What a crazy night. Shortly after I last blogged, the code pager went off. As MICU senior, I still respond to codes, although thankfully my responsibility is mainly airway, and not code team leader as a few months ago.
Elderly male with a-fib on anticoagulation, as well as a right upper lung mass, who had a massive upper airway bleed. And it was massive: he spewed blood everywhere, and dropped his hemoglobin from 11.3 to 8.6 in minutes. He had to be intubated to protect his airway.
It was a rough night. Saw some friends at the end of my 30 hour shift. People could see I had a bad night; I just didn't want to talk to anyone, but leave.
Did attend noon conference before I left. It was an ethics lecture, focus mainly on the recent passing of Terri Schiavo
and the ethical, moral and legal dilemmas the family had to face. Without sounding like I'm taking sides (but really, I am), I wonder if the family knew what they were going to put her through, wanting to leave the feeding tube in.
Terri was a young, married woman who went into cardiac arrest at home. By the time EMS got to her, she had been pulseless for a significant amount of time, and as a result, although they were able to revive her, she had irreversible anoxic brain injury, which led to her being in a persistent vegetative state. She had a feeding tube placed through the abdominal wall directy into the stomach. Her husband cared for her for many years before deciding, as her legal guardian, to stop the feeding and let her go. This led to a huge falling out between him and her family and many many court sessions. People were demonstrating in front of her husband's house. Even received death threats. In the end, after 15 years of being alive but not living, she passed on.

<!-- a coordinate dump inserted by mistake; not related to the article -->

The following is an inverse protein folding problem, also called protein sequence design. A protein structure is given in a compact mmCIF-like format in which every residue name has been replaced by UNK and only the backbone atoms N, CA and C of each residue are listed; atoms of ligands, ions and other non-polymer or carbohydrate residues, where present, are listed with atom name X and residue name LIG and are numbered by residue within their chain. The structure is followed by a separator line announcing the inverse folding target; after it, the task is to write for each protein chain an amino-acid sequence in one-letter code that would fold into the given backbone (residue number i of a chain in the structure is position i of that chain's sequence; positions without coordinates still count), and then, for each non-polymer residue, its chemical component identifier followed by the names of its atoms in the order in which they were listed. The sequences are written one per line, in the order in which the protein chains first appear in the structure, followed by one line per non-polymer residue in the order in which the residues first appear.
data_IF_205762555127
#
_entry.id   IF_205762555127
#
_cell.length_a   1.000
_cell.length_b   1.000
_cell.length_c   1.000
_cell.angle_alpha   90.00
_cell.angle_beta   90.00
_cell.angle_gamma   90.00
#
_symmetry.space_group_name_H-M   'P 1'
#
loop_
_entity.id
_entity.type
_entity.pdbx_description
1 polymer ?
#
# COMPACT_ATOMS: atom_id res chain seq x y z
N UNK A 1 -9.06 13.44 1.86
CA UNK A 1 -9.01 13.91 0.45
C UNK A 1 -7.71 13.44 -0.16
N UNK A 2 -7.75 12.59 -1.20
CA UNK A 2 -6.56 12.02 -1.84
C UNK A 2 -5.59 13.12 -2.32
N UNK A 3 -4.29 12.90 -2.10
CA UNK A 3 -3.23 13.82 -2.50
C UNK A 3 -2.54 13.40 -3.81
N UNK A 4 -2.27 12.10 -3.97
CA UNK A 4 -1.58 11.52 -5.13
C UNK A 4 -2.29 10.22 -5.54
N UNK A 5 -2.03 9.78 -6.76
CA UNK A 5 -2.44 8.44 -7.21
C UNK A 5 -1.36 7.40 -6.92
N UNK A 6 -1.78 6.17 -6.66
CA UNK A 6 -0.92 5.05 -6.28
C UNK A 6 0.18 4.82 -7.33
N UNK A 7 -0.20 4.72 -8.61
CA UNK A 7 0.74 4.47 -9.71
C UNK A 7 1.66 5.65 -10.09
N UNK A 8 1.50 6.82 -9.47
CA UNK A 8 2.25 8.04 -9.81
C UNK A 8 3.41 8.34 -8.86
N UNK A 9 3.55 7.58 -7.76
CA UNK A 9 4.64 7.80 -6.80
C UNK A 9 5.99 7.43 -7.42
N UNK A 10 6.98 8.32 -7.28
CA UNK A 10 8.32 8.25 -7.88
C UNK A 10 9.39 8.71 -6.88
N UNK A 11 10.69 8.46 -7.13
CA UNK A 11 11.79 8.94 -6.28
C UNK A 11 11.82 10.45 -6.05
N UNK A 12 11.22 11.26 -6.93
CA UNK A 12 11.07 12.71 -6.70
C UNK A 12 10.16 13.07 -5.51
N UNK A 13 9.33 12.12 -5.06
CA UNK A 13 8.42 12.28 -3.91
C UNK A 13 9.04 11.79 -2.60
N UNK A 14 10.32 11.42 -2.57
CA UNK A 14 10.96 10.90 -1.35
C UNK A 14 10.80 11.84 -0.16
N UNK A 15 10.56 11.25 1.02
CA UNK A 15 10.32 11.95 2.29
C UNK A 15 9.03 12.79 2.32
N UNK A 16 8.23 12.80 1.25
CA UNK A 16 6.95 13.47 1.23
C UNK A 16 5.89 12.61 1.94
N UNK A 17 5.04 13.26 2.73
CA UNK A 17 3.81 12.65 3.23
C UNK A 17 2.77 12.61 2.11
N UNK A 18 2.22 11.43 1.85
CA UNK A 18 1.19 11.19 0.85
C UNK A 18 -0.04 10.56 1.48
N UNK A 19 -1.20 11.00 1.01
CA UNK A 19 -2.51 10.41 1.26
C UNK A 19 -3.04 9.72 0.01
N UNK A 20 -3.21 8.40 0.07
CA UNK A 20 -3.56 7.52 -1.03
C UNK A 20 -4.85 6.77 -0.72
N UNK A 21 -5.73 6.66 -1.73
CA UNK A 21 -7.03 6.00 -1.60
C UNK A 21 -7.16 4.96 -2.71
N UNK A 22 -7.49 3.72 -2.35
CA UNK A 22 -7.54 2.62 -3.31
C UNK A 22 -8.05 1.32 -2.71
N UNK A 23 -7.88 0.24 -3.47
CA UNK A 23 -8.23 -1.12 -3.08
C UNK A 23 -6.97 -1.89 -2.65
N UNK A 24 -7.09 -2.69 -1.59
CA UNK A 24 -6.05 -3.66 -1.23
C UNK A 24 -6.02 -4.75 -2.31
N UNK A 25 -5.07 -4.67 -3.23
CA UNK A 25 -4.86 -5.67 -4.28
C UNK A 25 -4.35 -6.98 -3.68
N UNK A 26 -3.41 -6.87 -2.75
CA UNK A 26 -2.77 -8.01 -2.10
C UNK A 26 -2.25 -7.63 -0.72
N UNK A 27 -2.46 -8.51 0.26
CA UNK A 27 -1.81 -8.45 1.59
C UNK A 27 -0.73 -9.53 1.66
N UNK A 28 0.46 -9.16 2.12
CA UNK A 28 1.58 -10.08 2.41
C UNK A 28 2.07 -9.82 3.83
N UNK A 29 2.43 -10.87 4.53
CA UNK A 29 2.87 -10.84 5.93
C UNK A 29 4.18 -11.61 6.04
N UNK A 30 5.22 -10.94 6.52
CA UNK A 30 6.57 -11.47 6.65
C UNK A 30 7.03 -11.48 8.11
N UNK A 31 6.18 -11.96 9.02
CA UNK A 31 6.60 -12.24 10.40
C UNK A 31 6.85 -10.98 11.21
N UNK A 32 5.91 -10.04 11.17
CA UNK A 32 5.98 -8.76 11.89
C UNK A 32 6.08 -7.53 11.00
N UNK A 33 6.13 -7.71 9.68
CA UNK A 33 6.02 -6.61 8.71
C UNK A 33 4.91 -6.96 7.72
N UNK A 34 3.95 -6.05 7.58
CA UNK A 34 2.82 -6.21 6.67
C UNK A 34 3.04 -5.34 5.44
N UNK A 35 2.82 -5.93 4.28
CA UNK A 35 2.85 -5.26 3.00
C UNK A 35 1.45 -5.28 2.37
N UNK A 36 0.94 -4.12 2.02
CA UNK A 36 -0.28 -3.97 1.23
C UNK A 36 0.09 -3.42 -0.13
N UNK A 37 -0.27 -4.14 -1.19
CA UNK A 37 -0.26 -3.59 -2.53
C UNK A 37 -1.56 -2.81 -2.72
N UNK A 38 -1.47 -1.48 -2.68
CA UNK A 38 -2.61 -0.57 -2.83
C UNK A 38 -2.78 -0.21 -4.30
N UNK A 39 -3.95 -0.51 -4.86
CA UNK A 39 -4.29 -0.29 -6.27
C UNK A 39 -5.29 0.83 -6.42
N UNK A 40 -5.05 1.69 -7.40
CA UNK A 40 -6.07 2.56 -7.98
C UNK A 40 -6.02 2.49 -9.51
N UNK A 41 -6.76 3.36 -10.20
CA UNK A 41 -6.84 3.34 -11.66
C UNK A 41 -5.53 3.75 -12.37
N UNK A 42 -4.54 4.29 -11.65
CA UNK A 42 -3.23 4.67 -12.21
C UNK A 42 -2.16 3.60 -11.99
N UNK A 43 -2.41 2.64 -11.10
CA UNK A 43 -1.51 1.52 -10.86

Morally, perhaps this may be wrong, letting someone go. But, I wonder if all these 'pro-life' people know what it means to be in a persistent vegetative state? Yes, it sounds nice, keeping someone alive. But have they seen the massive pressure ulcers people get just lying in bed, the ones that are so deep that you see pelvic/hip bone? The complications of being bedbound? Of tube feeding?
I think all in the audience today are 'pro-life'... after all we're all doctors. But having seen things this side of the fence, I think all of us would agree with her husband's action.
For the record, if ever I'm in a situation like that, please let me go. Extreme measures only if expected quality of life is decent, but otherwise, no long-term mechanical ventilation, no tube feedings.
This case is making a lot of Americans aware that they should have advanced directives to dictate their care should they become unable to decide for themselves.